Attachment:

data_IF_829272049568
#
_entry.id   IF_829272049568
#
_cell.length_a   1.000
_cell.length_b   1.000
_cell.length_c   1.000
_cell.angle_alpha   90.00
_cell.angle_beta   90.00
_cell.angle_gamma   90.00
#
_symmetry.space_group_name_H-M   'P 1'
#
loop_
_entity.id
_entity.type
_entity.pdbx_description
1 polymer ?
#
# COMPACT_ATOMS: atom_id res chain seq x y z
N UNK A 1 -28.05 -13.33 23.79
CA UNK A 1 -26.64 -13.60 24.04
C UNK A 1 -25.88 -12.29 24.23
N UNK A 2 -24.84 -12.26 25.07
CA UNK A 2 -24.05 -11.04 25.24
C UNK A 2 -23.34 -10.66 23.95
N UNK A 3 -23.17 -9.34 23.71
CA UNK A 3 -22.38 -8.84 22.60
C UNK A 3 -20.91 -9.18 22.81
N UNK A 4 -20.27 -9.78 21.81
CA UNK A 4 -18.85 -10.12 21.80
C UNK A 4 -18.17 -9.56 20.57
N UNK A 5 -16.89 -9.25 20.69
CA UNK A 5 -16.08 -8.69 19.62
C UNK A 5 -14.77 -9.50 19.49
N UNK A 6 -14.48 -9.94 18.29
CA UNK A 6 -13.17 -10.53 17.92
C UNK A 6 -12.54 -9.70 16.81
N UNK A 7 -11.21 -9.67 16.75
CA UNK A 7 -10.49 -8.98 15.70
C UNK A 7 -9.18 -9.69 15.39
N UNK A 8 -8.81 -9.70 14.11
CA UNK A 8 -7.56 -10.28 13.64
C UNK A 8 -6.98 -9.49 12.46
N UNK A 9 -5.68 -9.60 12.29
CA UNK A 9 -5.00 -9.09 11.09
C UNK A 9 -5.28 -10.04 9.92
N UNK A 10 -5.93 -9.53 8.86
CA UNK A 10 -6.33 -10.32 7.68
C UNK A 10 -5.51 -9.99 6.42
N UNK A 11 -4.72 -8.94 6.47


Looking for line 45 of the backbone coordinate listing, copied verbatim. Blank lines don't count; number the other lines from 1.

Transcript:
N UNK A 9 -5.68 -9.60 12.29